Sound design is a top component of breakout Hollywood productions – note the original “Star Wars” and the recent “Top Gun: Maverick.” The same should apply to video content creators – everyone from YouTubers to aspiring movie directors – in a bid to grow an audience.
To create compelling soundscapes, it’s essential to understand professional techniques. Even if you don’t have a similarly large budget, you can still step up your sound game. Here's how:
During shooting, the director prioritizes visuals, but once things move to post-production, sound is critical. If quality sound hasn’t been captured during shooting, a great deal of time – and money – will be lost in post-production trying to rectify it. At that point, creators will have to use automatic dialogue replacement (ADR) by rerecording the dialogue and sounds, or hire professionals to fix the tracks. However, that’s not always easy to do. Sounds can sometimes be overly compressed or plain noisy.
So, what can creators do to ensure their sound is top-notch? First, it’s essential to buy professional-grade equipment and use professional people. That way, the chances of having to make major changes in post-production are reduced. And when it comes to post-production, too many people with online content believe it’s easy to fix a noisy track. While there are fancy studios today that can do a lot of things, it requires a lot of knowledge, experience and skill.
To ensure hiring is spot-on, there are ways to vet a sound professional. The first is by watching their reels. Do they fit in with the creator’s vision? If a reel shows an ability to create clear, loud noises, dramatic gunshot firing or a grand cinematic scope, they might not be the right person for a sitcom. In those instances, you need someone who is good at cutting dialogue and mixing. Creators shouldn’t be afraid to ask questions directly.
“Sound design requires a delicate balance between effects and music. While the effects will provide the detail, music sets the emotional tone, providing rich texture in both documentary and feature productions.”
Once a sound editor has been chosen, it’s important to ensure they can work with the video editor. Everyone in a studio has an ego; everyone wants their own work to shine. The only way a collaboration between a video and a sound editor can function is if everyone is fixed on the goal of the project. As the most critical challenges tend to arise in post-production, ask how they have solved problems in the past.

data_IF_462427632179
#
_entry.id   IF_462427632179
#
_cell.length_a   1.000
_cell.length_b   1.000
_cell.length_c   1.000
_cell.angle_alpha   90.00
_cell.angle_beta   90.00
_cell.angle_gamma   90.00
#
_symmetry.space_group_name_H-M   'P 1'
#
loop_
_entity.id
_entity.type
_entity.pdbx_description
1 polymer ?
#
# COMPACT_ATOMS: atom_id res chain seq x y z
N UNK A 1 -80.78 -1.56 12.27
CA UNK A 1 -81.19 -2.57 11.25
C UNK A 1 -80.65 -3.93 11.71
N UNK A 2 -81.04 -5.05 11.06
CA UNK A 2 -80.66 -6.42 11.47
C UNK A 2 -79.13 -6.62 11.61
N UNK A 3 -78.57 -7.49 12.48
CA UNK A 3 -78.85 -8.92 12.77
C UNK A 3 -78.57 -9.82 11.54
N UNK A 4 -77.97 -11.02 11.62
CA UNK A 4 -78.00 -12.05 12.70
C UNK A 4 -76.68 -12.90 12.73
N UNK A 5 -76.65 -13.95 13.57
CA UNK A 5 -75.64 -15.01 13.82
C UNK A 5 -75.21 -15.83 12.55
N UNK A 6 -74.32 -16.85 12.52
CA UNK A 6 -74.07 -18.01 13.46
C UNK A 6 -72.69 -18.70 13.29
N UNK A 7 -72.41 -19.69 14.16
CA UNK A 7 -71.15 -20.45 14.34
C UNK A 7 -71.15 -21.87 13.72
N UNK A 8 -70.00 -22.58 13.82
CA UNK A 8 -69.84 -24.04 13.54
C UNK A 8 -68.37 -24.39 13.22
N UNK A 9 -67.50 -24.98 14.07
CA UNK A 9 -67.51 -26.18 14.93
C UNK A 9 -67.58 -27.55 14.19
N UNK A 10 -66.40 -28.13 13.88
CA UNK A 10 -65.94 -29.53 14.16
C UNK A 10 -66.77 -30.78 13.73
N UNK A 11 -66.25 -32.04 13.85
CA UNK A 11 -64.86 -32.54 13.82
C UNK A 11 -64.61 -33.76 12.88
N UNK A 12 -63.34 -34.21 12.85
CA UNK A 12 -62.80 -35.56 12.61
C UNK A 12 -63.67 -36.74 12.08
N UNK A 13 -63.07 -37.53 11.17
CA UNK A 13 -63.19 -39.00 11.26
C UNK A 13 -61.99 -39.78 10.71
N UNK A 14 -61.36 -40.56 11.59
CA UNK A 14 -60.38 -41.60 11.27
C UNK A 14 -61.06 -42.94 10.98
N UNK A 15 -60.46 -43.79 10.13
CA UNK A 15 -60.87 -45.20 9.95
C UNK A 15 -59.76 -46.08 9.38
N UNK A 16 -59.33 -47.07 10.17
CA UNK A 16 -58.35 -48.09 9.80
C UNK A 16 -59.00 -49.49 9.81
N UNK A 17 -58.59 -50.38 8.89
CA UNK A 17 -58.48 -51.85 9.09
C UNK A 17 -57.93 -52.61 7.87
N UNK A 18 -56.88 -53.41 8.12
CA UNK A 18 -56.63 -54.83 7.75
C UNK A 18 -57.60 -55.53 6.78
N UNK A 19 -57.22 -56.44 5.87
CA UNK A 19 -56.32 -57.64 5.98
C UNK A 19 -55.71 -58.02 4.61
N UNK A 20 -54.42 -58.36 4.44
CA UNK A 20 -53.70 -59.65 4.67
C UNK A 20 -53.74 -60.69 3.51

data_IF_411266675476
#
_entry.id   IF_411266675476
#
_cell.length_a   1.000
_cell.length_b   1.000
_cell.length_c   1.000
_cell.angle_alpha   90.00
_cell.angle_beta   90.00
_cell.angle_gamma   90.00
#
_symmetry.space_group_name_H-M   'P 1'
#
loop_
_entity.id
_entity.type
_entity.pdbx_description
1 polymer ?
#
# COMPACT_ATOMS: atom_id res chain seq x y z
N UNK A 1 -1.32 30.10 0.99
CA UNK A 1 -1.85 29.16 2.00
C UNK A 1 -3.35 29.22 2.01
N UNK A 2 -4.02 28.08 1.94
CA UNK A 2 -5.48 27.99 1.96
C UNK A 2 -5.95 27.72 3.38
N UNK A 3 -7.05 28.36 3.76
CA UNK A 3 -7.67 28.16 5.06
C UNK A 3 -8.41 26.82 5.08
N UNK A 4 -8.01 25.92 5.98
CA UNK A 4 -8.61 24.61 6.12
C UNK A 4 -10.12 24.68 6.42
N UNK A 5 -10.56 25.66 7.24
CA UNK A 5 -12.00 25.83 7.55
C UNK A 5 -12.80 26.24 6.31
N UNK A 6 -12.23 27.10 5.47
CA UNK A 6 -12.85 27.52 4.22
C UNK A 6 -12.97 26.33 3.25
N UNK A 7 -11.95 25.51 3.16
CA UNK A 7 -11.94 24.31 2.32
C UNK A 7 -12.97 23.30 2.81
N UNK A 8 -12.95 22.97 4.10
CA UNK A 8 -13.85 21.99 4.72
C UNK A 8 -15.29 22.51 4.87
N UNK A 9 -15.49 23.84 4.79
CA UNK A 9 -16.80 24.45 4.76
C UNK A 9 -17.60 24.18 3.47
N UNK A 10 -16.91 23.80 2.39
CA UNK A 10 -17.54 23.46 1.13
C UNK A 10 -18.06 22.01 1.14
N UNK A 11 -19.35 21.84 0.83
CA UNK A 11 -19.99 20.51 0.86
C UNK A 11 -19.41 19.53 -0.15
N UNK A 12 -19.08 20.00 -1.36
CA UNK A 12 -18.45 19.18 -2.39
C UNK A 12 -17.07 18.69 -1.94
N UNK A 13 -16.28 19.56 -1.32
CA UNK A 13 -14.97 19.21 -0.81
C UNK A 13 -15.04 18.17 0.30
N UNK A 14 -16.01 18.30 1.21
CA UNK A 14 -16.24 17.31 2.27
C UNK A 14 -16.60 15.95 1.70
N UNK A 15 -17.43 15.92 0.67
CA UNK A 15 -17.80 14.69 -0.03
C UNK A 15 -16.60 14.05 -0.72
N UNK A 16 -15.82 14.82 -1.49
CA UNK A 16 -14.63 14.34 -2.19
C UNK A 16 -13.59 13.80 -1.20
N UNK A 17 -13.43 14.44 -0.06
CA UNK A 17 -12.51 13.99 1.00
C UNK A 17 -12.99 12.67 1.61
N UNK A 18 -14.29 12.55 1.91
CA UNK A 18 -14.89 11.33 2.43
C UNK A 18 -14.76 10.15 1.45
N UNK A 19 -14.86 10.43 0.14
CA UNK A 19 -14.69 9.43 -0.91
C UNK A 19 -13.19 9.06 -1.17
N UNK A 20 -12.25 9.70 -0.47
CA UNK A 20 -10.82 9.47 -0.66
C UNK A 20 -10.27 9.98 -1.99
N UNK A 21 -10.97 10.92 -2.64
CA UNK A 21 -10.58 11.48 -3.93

One way to head off conflict is to create checklists with bullet points and technical specifications. This allows both parties to follow the checklists, a kind of guideline. Another way is to follow an email chain for everything that needs to be done. By not leaving anything to chance, both the video and sound editor are clear on what’s needed. Then, if there are any conflicts, questions can be handled by the director or the producer.
Sound design requires a delicate balance between effects and music. While the effects will provide the detail, music sets the emotional tone, providing rich texture in both documentary and feature productions.
Collaboration - a meeting of minds - between the post-production sound crew, the composer, and the editor, director and producer is essential in the melding of effects and sound. Music tempo, beat, structure are all considered to assure background music tracks complement the accompanying visuals and spoken word add meaningful effects to the overall production. Processing and combining dialogue, music and sound effects are a delicate and sometimes tedious process, but no less important to the overall theme meant to be delivered.
To this end, a structured timeline is an essential element in the workflow of a successful sound production. There should be no guesswork. A constant flow, a give and take, is an essential element in strengthening the work for the most powerful audience impact.
No question, the sound track post-production process is often tense as a result of tightly structured deadlines. On the surface it may appear the system requires over the shoulder direction, but, in fact, quite the opposite is true. Once the post-production sound team reaches an understanding about the needs and desires of the producer and director, much of the process can be conducted through check lists and email chains. As detail work comes to a close, however, an in-person session is a natural necessity.
Hollywood has always understood that without excellent sound, you can lose an audience. Don’t let it happen to you.
Great Hollywood sound first hit theaters in 1977 with the release of George Lucas’ “Stars Wars,” which was screened with Skywalker Sound by Lucasfilm. Over the past five years, critical advances in sound design have also been made with Dolby Atmos’ object-based audio and powerful surround sound.
Advances in sound design have created thrilling productions that resonate deeply with audiences. “Top Gun: Maverick,” released in 2022, was a huge hit, in part because its sound felt so real. The movie won an Oscar for best sound design.
Today’s content creators – even if on a smaller scale – should take a leaf out of Hollywood’s book by placing sound design at the top of their list, employing the right people and using the newest technology. Impactful, layered and thoughtful soundscapes are critical to a production’s success. – David Zang
DAVID ZANG is the owner of AsparTateSounds in Los Angeles. He is an award-winning re-recording mixer, a sound editor, and a location sound mixer. Feel free to reach out to David on his website, www.aspartaterecords.com